Krista Alikas, Tartu Observatory
Inland waters represent a wide range of optical water types that can vary a lot between different lakes and often even inside one lake.
Signals measured by radiometers can be very different and pronounced in different spectral regions. The variable amount of optically active substances results in different optical signatures which determine the colour of the water that can be very variable for inland waters (Fig.2).
Amounts of all optically active substances in inland waters can be a magnitude higher than usually present in oceanic waters. In addition to the molecular water, the optical properties are determined by phytoplankton, mineral particles and dissolved organic matter. As there can be already variability inside one component (e.g. different groups of phytoplankton), the wide and independent variation of the substances add to the optical complexity.
As the presence of the abundant suspended sediments and phytoplankton are still a challenge for the atmospheric correction algorithms, the strong absorption by organic matter may result in the signal from the water around zero in the visible region of spectrum with measurable signal only from 700 nm onwards (Fig.3).
The optical complexity highlights the need to acquire quality controlled measurements with associated uncertainties which can be used to validate the satellite data and estimate its uncertainties over wide range of conditions. Due to accessibility constraints, the in situ monitoring is often performed from small boats or boat-like equipment opposite to more stable platforms featured in previous web stories over oceanic and coastal waters.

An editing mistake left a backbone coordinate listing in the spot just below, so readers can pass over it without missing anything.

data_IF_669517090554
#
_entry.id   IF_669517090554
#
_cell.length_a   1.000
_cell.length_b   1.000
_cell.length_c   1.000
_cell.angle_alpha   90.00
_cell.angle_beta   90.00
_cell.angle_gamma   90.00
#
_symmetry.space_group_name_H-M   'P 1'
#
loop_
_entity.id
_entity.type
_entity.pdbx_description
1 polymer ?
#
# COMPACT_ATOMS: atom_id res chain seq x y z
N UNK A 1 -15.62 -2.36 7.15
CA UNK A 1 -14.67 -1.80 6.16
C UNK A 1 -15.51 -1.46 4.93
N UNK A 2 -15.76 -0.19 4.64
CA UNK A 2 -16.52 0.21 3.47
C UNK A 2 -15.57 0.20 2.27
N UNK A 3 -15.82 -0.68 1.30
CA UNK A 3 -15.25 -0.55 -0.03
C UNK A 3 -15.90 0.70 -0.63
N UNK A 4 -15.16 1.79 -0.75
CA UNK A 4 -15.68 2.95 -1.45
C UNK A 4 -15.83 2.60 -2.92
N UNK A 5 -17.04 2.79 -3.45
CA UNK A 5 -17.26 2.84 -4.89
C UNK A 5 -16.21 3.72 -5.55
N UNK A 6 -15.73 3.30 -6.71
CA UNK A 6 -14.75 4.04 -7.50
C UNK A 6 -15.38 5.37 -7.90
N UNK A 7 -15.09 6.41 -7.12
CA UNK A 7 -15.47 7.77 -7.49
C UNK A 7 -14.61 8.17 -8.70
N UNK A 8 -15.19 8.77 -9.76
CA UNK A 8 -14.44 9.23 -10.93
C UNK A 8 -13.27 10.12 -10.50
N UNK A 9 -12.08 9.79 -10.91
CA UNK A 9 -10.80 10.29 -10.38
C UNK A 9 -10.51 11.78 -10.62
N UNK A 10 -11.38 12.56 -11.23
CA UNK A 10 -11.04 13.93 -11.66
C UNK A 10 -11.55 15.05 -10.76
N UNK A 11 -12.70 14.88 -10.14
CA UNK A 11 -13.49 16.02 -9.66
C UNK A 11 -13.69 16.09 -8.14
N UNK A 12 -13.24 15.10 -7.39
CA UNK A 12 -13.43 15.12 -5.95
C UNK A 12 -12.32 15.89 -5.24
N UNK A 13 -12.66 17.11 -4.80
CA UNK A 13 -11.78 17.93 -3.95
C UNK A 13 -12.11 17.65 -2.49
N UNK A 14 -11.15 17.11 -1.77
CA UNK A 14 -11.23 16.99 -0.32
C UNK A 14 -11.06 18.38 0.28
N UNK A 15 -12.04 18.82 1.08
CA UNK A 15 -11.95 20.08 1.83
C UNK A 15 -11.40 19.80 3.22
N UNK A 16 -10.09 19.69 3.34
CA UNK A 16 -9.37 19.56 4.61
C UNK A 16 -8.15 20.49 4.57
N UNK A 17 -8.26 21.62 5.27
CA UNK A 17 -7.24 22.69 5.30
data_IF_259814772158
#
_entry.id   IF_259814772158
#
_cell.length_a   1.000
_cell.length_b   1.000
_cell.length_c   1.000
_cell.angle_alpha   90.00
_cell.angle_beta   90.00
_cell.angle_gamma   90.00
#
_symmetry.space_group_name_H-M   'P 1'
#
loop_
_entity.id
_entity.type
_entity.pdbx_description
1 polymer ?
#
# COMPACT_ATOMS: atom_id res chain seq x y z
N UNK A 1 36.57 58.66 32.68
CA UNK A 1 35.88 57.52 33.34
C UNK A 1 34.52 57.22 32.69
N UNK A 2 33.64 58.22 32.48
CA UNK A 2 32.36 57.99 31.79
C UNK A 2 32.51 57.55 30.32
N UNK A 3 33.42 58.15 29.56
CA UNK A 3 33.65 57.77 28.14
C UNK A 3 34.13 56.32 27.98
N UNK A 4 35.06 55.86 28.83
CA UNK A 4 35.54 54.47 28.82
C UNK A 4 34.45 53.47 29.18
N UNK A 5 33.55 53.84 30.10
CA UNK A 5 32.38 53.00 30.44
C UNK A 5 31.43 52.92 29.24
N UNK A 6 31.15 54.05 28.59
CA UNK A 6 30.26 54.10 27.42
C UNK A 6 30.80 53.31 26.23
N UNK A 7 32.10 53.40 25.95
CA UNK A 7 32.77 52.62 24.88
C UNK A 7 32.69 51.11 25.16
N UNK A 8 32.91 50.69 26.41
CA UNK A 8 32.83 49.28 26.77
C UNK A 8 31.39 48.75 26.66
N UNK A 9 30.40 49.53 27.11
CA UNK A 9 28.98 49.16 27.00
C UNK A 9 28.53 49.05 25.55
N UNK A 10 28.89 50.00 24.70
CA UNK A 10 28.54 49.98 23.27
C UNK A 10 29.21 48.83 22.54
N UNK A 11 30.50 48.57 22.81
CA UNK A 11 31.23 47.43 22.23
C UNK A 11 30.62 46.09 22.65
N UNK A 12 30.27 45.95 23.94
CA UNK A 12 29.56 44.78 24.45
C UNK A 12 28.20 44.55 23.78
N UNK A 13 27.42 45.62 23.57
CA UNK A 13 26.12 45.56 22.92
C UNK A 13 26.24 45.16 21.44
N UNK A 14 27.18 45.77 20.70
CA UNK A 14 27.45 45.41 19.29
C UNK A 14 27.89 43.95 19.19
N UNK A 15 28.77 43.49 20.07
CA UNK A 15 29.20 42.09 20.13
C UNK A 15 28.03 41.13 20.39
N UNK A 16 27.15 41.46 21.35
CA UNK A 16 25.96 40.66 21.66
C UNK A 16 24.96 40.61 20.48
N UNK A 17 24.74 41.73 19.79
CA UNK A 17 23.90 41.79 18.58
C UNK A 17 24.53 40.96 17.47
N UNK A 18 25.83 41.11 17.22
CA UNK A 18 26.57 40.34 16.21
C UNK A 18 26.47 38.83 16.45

The low height of the radiometer above the water surface in combination with possibly spatially inhomogeneous patterns (i.e. phytoplankton surface bloom, stripes of foam, mixture of different optical water masses, waves) will add to the uncertainties of the measurements (Fig.4). Also, the time at measurement stations is much shorter compared to oceanic cruises as the profile for the in water optical measurements can already end at about 1 meter below the surface (or even less) as there is no light to be measured anymore at deeper depths.
There is no unified method or protocol for radiometric measurements and derivation of the biogeochemical parameters from in situ collected water samples over inland waters. It is possible that measurements can yield to different results in case of same optical properties. The LCE-2 event focused on radiometric measurements under controlled conditions in the laboratory and outdoors in order to analyse the capability of radiometers to produce coincident results. The results of the exercise will show how the uncertainty is increasing by moving from well-controlled conditions (i.e. the lab calibration and indoor exercises) towards realistic field conditions. This knowledge is essential while producing inland water validation datasets for Earth Observation data.
The constantly growing missions of Sentinel series satellites allow to exploit the high temporal and spatial coverage of Earth Observation data to monitor the water quality over inland and coastal waters (Fig.5) with repeatability that would not be feasible with conventional monitoring methods.
The Sentinel data is essential for developing suitable water quality algorithms for various optical properties which in turn support the assessment of the past and present state of the aquatic ecosystems and their role to the nutrient and carbon cycles. Monitoring and understanding of physical, chemical, biological status of inland and coastal waters is one focus of monitoring agencies and the public and is the subject of several directives e.g. European Water Framework Directive, European Marine Strategy Framework Directive, Bathing Water Directive and regional conventions e.g. HELCOM, OSPAR. Systematically acquired and validated derived satellite products with associated uncertainty evaluation can provide invaluable input for deriving reliable water quality parameters from regional to global scales.